He did not elaborate how RHB would grow through acquisitions, except to say: “We are going into stock broking in Vietnam. We have bought a stake there and we are looking at Indonesia.’’ Even a purchase of a local bank is possible but nothing is on his table yet.
“Everything is for sale at the right time and price, and nothing is impossible,’’ he added.
He sees competition as no longer coming from within the country but externally, and for all the plans to materialise, a strong management team is critical.
Azlan is modest. He said he had no strong banking background, but it was the team in the banking group that would drive RHB Cap to its destiny. There was a point when the team “was not strong’’ but now, it has been significantly improved. He said the bank had “good people driving it.’’
He cited Michael J. Barret, Jamelah Jamaluddin and Chay Wai Leong as the anchors. Barret is the group managing director (MD) and head of the retail and international strategic business units of RHB Bank; Jamelah is MD of RHB Islamic Bank and Chay is MD of corporate and investment banking.
Talent is a major issue in the financial services industry and it is no wonder that those in the industry have said: “There are not many people like Barret around,’’ referring to Barrett's expertise and long experience in the banking line. He was formerly with Chase Manhattan Bank, which later merged with JP Morgan.
Beefing up existing operations
Azlan may have engineered the transformation of the Employees Provident Fund (EPF) into a proactive and agile organisation and played an instrumental role in the turnaround of RHB Cap but the transformation job is far from over.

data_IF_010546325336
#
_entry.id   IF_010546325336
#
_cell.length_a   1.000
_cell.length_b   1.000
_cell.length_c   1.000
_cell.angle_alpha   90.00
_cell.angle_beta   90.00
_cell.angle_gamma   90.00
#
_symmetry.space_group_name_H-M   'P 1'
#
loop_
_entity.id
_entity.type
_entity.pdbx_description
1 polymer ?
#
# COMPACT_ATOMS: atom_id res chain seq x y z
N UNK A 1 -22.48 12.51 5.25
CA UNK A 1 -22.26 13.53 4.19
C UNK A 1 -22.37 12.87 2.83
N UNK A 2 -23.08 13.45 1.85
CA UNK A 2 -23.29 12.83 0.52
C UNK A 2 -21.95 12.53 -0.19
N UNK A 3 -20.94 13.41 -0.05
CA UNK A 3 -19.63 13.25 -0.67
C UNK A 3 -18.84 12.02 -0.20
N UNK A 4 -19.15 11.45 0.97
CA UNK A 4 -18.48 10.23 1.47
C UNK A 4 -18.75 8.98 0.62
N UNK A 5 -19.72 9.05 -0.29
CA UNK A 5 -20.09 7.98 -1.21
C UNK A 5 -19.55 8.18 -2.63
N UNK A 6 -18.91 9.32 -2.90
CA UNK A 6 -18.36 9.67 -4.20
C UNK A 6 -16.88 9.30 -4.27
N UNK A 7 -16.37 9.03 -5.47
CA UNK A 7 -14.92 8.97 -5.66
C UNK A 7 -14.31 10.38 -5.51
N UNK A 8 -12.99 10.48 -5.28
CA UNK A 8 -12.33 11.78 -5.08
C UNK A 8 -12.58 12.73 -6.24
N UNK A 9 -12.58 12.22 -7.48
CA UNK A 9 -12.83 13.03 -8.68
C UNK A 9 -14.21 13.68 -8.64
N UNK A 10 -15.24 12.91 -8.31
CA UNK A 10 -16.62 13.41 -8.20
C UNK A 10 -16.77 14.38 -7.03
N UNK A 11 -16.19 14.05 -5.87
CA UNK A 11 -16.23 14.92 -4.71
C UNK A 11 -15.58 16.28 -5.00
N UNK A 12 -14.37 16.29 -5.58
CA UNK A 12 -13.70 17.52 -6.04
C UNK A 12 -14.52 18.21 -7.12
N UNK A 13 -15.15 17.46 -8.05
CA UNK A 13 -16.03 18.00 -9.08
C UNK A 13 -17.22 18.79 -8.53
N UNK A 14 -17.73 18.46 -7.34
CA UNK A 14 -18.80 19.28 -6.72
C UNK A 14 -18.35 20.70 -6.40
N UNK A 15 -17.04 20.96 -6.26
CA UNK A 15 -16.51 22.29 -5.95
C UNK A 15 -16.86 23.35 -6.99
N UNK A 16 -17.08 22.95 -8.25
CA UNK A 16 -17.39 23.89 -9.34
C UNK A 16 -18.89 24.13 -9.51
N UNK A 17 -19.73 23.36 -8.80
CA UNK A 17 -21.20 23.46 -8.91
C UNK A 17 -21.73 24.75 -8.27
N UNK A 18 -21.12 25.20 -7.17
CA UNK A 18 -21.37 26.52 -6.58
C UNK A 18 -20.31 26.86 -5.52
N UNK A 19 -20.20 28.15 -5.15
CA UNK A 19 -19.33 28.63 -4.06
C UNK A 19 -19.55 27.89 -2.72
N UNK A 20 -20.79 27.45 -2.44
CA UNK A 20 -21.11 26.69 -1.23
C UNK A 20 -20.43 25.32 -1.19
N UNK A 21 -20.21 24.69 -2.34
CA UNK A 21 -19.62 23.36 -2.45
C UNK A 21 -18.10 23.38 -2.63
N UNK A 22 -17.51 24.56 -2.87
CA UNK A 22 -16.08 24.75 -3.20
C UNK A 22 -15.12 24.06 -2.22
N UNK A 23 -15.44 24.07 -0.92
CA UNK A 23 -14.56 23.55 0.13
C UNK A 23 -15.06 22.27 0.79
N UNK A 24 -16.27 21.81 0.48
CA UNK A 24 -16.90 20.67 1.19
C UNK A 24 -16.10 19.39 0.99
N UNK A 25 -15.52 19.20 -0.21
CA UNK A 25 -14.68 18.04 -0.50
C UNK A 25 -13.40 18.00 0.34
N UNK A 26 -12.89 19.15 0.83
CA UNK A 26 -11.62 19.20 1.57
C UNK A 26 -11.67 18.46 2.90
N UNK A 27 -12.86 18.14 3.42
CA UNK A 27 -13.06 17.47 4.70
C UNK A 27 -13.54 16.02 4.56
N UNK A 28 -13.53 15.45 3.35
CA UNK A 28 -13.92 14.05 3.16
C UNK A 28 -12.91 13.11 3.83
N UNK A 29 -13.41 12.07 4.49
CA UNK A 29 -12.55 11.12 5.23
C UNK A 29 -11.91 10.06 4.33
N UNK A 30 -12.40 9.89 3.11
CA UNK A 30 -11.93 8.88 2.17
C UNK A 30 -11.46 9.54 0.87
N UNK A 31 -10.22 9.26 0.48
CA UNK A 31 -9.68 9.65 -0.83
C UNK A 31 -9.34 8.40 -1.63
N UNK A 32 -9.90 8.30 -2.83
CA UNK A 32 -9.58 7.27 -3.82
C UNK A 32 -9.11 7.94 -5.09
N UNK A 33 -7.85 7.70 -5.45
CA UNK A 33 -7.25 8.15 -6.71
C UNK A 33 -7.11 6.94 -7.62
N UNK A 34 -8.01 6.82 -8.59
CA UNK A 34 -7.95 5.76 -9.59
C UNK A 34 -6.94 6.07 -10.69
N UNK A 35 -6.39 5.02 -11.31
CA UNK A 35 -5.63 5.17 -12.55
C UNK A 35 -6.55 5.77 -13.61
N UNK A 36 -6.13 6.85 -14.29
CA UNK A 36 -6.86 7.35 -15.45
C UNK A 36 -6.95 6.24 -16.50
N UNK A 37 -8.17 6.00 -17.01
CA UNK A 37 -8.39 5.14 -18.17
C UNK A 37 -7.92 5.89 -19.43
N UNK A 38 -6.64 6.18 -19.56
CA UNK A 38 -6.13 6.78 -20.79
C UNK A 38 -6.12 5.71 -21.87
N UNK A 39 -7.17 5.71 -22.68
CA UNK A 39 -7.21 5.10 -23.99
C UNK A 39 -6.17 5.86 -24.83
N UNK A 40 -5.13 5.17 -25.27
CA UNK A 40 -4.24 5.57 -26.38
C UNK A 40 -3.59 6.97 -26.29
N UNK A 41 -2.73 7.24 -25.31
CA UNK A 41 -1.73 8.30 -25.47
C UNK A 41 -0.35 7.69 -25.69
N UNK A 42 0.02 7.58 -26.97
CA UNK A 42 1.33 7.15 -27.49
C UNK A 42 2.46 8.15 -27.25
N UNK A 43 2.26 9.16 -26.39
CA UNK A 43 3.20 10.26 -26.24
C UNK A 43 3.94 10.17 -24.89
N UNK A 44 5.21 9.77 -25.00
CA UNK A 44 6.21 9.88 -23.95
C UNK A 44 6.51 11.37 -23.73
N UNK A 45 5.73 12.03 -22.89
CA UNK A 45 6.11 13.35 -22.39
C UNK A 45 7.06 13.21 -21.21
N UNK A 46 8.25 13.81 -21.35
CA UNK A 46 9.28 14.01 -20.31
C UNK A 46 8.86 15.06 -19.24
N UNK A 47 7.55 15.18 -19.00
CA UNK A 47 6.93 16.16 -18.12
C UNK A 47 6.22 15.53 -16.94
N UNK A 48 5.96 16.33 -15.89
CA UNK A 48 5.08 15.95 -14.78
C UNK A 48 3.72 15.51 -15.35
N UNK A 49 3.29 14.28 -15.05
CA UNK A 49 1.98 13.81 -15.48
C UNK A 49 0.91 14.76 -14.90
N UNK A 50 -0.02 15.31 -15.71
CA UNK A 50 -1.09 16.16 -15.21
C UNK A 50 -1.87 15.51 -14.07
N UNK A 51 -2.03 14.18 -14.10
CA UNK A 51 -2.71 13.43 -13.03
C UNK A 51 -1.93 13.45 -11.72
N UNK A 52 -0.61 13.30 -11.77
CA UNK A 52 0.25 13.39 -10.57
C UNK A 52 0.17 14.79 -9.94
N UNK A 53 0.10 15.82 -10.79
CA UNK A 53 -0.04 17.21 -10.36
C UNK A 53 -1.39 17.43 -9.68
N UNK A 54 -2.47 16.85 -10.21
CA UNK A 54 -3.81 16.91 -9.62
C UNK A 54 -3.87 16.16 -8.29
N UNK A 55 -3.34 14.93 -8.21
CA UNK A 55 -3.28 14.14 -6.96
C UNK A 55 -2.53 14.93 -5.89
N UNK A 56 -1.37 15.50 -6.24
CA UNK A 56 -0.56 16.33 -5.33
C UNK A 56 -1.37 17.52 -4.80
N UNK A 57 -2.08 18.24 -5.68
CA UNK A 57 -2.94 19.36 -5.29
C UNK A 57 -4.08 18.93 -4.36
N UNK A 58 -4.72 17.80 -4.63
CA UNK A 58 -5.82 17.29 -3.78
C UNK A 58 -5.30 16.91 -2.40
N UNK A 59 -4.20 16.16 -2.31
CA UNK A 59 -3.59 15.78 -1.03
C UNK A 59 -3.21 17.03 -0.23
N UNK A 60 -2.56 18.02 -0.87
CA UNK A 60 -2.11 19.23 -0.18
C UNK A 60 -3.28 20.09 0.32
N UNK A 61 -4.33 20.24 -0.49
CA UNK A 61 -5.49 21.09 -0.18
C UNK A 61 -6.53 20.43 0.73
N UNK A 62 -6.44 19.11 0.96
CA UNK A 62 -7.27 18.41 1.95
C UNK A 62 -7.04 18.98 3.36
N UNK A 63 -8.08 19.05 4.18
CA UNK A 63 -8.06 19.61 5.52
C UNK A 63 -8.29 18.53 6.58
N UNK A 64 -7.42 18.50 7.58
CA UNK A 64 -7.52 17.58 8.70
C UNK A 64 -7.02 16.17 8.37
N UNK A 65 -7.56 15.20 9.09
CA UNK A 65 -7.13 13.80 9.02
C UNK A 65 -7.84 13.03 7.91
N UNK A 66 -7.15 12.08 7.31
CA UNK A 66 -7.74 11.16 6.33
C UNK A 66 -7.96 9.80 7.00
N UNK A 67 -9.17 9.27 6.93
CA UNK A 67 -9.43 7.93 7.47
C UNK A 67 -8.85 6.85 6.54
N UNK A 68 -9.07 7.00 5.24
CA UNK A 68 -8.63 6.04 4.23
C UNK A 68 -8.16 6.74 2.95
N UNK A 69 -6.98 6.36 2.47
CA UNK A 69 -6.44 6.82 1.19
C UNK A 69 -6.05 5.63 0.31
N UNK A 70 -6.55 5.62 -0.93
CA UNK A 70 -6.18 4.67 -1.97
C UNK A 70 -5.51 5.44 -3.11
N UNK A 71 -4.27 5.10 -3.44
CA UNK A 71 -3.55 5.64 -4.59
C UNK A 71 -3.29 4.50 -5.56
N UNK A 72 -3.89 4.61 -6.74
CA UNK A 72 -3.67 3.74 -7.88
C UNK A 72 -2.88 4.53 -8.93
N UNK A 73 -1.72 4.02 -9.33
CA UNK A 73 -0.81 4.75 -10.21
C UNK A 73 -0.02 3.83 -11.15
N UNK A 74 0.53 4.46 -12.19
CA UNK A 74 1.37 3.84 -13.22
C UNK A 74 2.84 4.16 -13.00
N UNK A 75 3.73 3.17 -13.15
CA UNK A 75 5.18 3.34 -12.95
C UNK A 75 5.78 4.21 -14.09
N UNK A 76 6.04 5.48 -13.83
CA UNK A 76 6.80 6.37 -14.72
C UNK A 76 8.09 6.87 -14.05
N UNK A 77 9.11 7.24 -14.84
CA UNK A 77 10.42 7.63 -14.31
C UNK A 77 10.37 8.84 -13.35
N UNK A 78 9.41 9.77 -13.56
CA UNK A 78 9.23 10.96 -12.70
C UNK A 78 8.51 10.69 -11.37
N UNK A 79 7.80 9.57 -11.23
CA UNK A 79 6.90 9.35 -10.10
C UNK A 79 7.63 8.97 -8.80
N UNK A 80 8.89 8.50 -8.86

“Take our investment bank as an example. Two years ago, it was not known in the marketplace. Now we have done a lot of deals and we are positioning ourselves as one of the leading investment banks.
“The same goes for our Islamic bank. It has more deals now as it has made its presence felt in the industry,’’ he said.
An analyst in his report said RHB Cap and ADCB saw immense opportunities in the Islamic banking business in the Middle East and worldwide.
The RHB group went through a transformation process after EPF bought about 80% in RHB in 2007. Today, it has strategic units such as investment banking, Islamic banking, corporate and commercial.
Azlan's next focus is conventional banking. He also wants to make sure RHB group's operations in Singapore improve and its profit quadruple in three to five years.
“We have told our people to (beef up) operations in Thailand and we can start with the aspect of location. We should relocate and spend more time to build up the business and increase the branch network.
“As for our branch in Brunei, we are changing the business model, not just to do banking but other things,” he said.
As for earnings, Azlan expects the figure to double in three years. For the whole of 2007, RHB Cap recorded net profit of RM712mil, and an analyst projected that RHB Cap should earn RM895mil this year and hit RM1.1bil next year.